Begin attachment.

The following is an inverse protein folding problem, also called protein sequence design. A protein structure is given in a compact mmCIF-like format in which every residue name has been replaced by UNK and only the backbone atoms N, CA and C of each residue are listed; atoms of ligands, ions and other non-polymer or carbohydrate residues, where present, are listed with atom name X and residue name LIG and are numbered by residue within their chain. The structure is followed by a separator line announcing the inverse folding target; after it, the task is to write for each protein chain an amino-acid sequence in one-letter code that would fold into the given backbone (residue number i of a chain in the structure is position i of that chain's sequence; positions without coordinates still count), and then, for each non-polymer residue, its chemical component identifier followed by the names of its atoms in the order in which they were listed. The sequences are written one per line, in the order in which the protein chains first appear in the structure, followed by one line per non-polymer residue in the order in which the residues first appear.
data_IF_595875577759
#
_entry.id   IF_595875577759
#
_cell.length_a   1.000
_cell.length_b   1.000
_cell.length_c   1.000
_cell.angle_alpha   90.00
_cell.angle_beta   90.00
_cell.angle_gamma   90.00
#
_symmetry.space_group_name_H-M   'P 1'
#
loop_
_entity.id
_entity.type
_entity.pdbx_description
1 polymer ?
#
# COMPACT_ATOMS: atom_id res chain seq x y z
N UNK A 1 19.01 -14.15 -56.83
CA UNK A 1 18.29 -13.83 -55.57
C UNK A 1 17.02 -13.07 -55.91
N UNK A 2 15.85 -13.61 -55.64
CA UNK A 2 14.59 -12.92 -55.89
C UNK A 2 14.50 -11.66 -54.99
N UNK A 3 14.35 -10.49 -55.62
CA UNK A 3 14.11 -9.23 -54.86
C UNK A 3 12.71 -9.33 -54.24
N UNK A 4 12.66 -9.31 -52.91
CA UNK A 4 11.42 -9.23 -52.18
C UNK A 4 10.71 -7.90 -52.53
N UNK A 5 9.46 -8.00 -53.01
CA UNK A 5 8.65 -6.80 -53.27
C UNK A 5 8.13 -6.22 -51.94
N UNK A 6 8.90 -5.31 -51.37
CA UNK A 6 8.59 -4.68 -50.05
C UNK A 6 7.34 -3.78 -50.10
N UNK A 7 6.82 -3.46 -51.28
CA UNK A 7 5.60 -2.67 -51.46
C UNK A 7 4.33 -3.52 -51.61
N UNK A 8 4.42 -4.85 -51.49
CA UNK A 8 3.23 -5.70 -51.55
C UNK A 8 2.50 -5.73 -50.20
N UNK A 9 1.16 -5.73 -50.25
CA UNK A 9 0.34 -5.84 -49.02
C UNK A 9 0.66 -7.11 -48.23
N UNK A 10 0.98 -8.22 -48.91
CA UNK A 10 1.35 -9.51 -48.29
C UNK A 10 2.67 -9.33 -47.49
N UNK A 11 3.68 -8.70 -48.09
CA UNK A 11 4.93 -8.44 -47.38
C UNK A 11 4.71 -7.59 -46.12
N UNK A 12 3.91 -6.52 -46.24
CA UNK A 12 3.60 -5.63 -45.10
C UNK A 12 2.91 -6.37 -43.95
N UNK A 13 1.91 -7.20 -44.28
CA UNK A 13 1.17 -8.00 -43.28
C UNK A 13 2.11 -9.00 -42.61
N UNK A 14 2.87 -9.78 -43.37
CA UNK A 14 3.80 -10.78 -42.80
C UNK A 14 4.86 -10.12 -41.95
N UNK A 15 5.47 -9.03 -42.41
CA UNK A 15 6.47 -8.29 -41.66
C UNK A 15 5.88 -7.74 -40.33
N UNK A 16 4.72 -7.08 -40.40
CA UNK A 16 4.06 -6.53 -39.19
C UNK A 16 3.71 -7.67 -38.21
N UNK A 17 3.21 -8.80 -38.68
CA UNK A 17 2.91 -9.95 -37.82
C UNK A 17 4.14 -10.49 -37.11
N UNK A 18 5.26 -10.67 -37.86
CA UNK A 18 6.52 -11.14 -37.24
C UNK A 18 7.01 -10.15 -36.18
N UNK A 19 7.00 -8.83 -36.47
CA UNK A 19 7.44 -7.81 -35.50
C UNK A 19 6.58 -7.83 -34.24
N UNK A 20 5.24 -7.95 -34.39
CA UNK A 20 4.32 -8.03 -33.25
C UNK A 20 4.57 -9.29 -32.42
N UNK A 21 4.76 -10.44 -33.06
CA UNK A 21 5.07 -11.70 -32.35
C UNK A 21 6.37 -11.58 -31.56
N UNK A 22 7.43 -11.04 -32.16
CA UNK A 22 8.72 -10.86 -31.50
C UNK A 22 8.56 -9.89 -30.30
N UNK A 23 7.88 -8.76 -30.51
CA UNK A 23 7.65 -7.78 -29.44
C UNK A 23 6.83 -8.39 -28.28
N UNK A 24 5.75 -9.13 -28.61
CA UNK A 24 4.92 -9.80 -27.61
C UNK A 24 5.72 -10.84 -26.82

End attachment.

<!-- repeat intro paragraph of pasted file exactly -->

The following is an inverse protein folding problem, also called protein sequence design. A protein structure is given in a compact mmCIF-like format in which every residue name has been replaced by UNK and only the backbone atoms N, CA and C of each residue are listed; atoms of ligands, ions and other non-polymer or carbohydrate residues, where present, are listed with atom name X and residue name LIG and are numbered by residue within their chain. The structure is followed by a separator line announcing the inverse folding target; after it, the task is to write for each protein chain an amino-acid sequence in one-letter code that would fold into the given backbone (residue number i of a chain in the structure is position i of that chain's sequence; positions without coordinates still count), and then, for each non-polymer residue, its chemical component identifier followed by the names of its atoms in the order in which they were listed. The sequences are written one per line, in the order in which the protein chains first appear in the structure, followed by one line per non-polymer residue in the order in which the residues first appear.